IF YOU’RE SICK OF FEELING HUNGRY AFTER EATING YOUR PALTRY PORTION OF CARBOHYDRATES DURING A DIET, CONSIDER CHOOSING ONE (OR ALL) OF THESE OPTIONS TO KEEP YOU FULL WITHOUT THE EXPENSE OF SIGNIFICANT CALORIES!

Carbohydrates shouldn’t be the first nutrient to take a hit when you’re trying to lose weight. But choosing lower-calorie options in place of your typical carbohydrate choices may keep you sane. At some point during your diet, carbohydrates will likely need to be reduced to continue driving weight loss; however, this doesn’t mean you need to feel hungry before, during, and after each meal because portions are so small.

Choosing higher-volume, lower-calorie carbohydrate substitutes will afford you the opportunity to leave each meal feeling physically and psychologically full without significantly tapping into your daily calorie budget. That’s because these three options contain hundreds – yes, hundreds – of fewer calories per serving and dozens of fewer grams of carbohydrates per serving.

When cooked properly – don’t worry, I share simple tips and methods to do so – these three options provide nearly the same texture and taste as your favorite starchy foods. So, stop starving yourself measuring portions by the spoonful and start filling up on cups of these three substitutes today!

1.    CAULIFLOWER RICE FOR TRADITIONAL RICE

Cauliflower rice isn’t a unique type of rice. In fact, it’s not rice at all. It’s cooked cauliflower that’s been reduced to the size of rice. And when prepared correctly – it’s simple to make – it provides a near perfect match in texture and flavor compared to traditional rice!

Nutrient Savings: One cup of cooked cauliflower rice yields 170 fewer calories and 40 fewer grams of carbohydrates compared to one cup of cooked brown rice.

How to Make It: There are several methods to prepare cauliflower rice, but what I’ve found to be easiest is cutting a head of cauliflower into coarse chunks and then throwing them in a food processor and processing until you’re left with pieces roughly the size of traditional rice. Afterward, be sure to lay out a paper towel to transfer the cauliflower rice to. Then, pat dry and remove any excess moisture to prevent winding up with soggy rice.

Where to Substitute: You can use cauliflower anywhere you’d use traditional rice. You can serve it as a side on its own, use it as a component of a tasty stir fry, and even use it as part of your protein and veggie mixture that you use to cook stuffed peppers.

1.    SPAGHETTI SQUASH FOR TRADITIONAL SPAGHETTI

Spaghetti squash is a type of squash that has slightly “stringy” flesh when cooked and prepared. And if you prepare it correctly – don’t worry, I have a simple recipe below – you’ll hardly notice the difference when subbing it for traditional spaghetti with your homemade meatball and marinara sauce.

Nutrient Savings: One cup of cooked spaghetti squash rice yields 170 fewer calories and 35 fewer grams of carbohydrates compared to one cup of cooked spaghetti.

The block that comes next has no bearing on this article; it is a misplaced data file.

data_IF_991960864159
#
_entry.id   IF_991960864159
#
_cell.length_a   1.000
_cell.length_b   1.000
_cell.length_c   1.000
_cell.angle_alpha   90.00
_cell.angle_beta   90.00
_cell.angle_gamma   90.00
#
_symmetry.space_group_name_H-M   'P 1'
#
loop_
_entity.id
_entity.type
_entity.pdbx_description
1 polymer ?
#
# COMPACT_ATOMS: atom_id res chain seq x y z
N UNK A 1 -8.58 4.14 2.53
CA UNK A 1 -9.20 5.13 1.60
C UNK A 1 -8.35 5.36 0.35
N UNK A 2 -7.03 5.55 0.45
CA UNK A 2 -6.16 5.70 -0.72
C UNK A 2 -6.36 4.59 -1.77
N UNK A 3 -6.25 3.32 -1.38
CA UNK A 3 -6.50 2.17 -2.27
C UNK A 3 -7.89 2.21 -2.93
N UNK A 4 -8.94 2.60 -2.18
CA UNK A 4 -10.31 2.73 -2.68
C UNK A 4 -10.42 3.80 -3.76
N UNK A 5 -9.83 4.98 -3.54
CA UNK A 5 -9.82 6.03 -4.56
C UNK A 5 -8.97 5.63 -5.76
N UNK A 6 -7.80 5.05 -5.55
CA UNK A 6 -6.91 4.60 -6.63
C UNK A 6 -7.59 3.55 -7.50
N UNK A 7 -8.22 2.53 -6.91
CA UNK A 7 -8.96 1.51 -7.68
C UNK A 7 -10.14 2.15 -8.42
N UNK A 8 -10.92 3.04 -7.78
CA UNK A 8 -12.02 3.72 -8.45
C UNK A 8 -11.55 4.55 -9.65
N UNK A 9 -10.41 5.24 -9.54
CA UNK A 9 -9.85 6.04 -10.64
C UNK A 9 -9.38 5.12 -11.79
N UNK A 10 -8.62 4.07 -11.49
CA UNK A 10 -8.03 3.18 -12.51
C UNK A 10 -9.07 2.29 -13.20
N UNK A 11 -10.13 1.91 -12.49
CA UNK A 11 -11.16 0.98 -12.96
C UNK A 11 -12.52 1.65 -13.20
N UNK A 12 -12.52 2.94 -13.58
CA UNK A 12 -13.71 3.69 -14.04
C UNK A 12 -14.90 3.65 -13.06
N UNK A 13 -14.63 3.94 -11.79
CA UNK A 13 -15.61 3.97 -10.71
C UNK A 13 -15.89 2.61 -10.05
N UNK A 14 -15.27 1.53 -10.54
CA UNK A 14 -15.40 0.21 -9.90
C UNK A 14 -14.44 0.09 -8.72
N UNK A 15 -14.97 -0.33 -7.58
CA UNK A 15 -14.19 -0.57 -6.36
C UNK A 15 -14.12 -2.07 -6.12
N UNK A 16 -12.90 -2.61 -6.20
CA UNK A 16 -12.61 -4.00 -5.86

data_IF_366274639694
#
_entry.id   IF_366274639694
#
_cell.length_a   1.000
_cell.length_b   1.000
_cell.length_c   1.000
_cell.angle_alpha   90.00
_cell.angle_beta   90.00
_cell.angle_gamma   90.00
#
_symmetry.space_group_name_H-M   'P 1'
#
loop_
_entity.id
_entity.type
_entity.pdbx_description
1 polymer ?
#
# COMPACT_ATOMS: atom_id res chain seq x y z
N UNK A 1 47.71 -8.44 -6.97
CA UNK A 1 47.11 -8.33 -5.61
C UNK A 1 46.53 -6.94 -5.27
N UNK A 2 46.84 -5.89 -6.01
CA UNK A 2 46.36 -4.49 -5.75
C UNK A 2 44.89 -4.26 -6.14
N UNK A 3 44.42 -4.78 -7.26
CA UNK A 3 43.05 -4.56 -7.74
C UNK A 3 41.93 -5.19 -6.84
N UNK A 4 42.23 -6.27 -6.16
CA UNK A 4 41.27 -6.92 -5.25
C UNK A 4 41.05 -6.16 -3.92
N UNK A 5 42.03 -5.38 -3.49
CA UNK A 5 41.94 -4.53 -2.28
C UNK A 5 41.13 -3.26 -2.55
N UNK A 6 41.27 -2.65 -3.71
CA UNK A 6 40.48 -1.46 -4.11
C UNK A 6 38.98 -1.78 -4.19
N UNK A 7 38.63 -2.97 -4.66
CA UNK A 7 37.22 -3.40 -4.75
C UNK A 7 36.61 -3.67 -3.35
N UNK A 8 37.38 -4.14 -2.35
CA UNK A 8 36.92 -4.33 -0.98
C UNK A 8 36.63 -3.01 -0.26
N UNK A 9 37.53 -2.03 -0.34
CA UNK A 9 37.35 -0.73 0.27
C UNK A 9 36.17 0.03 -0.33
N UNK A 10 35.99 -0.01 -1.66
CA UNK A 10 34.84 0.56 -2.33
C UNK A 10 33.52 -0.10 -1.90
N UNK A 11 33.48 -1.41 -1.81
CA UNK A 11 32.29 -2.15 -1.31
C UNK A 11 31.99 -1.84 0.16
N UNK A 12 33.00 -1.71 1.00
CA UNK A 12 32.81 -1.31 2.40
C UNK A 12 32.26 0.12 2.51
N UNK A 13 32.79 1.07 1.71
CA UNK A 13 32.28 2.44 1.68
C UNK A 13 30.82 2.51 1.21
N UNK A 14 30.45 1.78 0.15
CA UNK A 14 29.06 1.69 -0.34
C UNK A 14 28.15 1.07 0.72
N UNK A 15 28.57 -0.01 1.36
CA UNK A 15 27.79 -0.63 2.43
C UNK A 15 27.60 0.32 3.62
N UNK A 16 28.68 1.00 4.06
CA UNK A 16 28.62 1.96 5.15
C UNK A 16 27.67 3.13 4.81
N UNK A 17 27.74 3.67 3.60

How To Make:

  1. First, preheat the oven to 375 degrees Fahrenheit.
  2. Next, poke holes in the squash and heat in the microwave on high for four minutes. This will soften the squash, making it easier to handle and cut. Be careful, though, as the outside will be hot after microwaving.
  3. Then, cut the squash in half length-wise and remove all the seeds.
  4. Drizzle the flesh side with olive oil and season with salt and garlic powder (or with cinnamon and a pinch of brown sugar).
  5. Lay the squash cut-side down on a foil-lined baking sheet and roast for 40 minutes. You’ll know the squash is done when you can poke a hole through the flesh without any resistance. Let cool for at least 10 minutes before handling.
  6. Lastly, turn over and “scrape” the flesh with a fork from end to end (long-wise) to create spaghetti-like strands.
  7. Voila, spaghetti! I mean, spaghetti squash!

Where to Substitute: Spaghetti squash can be used anywhere you’d use traditional spaghetti. It holds its own serving as the carbohydrate or vegetable at any meal and because it’s slightly sweet on its own, it can be seasoned a variety of ways. I enjoy salt and garlic powder but enjoy seasoning with cinnamon and a pinch of brown sugar even more. Yum!

1.    LETTUCE WRAPS FOR TRADITIONAL WRAPS

Lettuce is a nearly calorie-free delivery vehicle that is composed of almost 100 percent water. This means you can afford to eat quite a lot of lettuce at the expense of very few calories. And considering the high-water content and volume of lettuce helps to curb your appetite, I’d say it’s a pretty sweet pair to any meal while dieting.

Nutrient Savings: One large leaf of lettuce yields 130 fewer calories and 25 fewer grams of carbohydrates compared to an eight-inch whole wheat tortilla. But depending on the wrap (or bread!) you typically purchase, you may be saving hundreds more calories and up to 25 more grams of carbohydrates,

How to Buy: There are several leafed lettuce options available for purchase. However, not all are created equal. I have found the most success purchasing green leaf lettuce rather than a head of iceberg lettuce because the green leaf has a strong texture that can withstand the copious amounts of protein, cheese, and veggies I like to add to it. I have found the iceberg lettuce to wilt quickly and leave me with a pile of mush in my hands and without the crunch factor. This is no Bueno.

Where to Substitute: You can use green leaf lettuce in place of a tortilla (or bread!) anytime you’re looking to make a wrap or sandwich.